One of the Four Goals formulated by O’Neill in The High Frontier is to find an optimal life climate for all of humanity. The major implication of this for space habitats is to eliminate those substances, that are known to have a negative impact on public health.
We have discussed the negative correlation between lead exposure and general intelligence quite a lot on this site. Nevertheless, there is a seemingly endless flow of studies that demonstrate this relation over and over again.
ScienceDaily reports: study finds topsoil is key harbinger of lead exposure risks for children, the following:
Exposure to lead is often irreversible, particularly for children, and includes behavioral or learning problems, decreased IQ, hyperactivity, delayed growth, hearing problems, anemia, kidney disease and cancer. In rare cases, exposure can lead to seizures, coma, or death.
Also, the researchers from Tulane University found this highly disturbing fact:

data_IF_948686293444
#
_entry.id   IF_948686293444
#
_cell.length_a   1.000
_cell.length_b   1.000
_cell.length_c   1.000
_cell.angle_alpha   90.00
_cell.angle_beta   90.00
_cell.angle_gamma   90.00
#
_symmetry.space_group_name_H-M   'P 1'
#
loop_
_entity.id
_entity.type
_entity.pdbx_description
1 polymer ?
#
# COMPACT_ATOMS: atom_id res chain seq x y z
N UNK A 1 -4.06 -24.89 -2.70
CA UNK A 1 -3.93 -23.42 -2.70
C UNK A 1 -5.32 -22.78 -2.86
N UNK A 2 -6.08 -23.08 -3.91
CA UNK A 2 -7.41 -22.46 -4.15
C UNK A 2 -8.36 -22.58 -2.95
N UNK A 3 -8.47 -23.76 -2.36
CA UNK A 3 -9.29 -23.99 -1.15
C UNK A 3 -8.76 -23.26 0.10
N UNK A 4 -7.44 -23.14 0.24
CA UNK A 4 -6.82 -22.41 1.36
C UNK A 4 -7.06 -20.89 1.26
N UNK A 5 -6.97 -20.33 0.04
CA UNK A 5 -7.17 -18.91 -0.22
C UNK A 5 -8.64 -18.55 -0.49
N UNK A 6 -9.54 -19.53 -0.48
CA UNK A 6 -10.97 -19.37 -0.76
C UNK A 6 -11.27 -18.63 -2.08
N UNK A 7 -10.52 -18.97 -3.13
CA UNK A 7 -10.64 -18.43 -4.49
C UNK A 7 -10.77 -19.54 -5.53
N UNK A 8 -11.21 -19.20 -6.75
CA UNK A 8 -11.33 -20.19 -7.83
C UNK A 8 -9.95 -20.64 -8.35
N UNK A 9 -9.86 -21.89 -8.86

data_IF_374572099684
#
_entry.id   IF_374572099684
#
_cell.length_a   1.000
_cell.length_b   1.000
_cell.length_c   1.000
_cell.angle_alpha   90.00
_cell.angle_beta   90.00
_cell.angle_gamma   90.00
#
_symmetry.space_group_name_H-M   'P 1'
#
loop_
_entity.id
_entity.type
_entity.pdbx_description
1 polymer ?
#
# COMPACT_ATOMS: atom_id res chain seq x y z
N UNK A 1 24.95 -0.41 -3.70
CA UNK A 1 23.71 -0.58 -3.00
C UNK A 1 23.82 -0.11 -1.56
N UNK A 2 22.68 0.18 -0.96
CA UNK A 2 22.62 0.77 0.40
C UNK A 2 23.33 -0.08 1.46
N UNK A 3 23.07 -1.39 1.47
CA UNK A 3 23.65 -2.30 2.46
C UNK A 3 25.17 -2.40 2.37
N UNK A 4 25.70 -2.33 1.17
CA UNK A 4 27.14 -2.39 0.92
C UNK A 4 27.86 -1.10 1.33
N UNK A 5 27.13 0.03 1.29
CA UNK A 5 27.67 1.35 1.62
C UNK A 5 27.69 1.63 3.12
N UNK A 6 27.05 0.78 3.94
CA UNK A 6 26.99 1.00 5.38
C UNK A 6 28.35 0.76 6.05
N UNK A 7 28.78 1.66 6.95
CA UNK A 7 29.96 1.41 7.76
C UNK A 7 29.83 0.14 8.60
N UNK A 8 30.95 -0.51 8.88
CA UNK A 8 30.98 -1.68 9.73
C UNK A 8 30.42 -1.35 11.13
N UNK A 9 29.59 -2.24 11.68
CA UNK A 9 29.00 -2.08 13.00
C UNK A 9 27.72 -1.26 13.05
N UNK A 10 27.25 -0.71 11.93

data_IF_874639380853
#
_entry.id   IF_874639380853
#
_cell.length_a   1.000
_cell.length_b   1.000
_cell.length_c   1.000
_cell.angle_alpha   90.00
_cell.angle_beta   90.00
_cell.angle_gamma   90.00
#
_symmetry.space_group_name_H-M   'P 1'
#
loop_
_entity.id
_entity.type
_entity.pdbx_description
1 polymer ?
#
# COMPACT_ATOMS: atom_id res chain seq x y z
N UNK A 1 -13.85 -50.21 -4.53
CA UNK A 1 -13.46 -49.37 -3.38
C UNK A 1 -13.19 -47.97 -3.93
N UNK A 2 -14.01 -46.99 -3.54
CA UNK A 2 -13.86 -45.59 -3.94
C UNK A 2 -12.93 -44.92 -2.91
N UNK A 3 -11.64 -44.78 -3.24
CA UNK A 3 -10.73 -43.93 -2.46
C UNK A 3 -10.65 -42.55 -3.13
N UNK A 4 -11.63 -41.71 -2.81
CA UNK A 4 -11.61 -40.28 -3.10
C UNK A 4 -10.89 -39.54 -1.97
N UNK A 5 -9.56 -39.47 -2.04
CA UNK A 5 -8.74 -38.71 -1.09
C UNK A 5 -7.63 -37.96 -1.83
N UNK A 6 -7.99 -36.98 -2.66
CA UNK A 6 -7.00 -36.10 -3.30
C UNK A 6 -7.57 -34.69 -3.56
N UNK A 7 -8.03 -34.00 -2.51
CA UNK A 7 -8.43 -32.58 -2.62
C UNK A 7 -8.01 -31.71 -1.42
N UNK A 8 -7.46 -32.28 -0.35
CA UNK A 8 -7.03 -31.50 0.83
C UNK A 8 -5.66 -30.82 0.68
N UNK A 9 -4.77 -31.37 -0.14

Lead exposure is a critical environmental justice issue, according to researchers. The team found black children were three times more likely than white children to have higher blood lead levels, which could be explained by socioeconomic status and education, the type and age of housing and proximity to major roads and industry.
The first goal as stated by O’Neill is to put an end to hunger ad poverty. It is clear that lead exposure has a negative on both mental and physical health of children and that this cause a cycle of poverty due to lower education and reduced ability to find well paid jobs.
So it follows that the governments of future space habitats should ban the introduction of lead containing products within their jurisdictions. There is no excuse not to do so.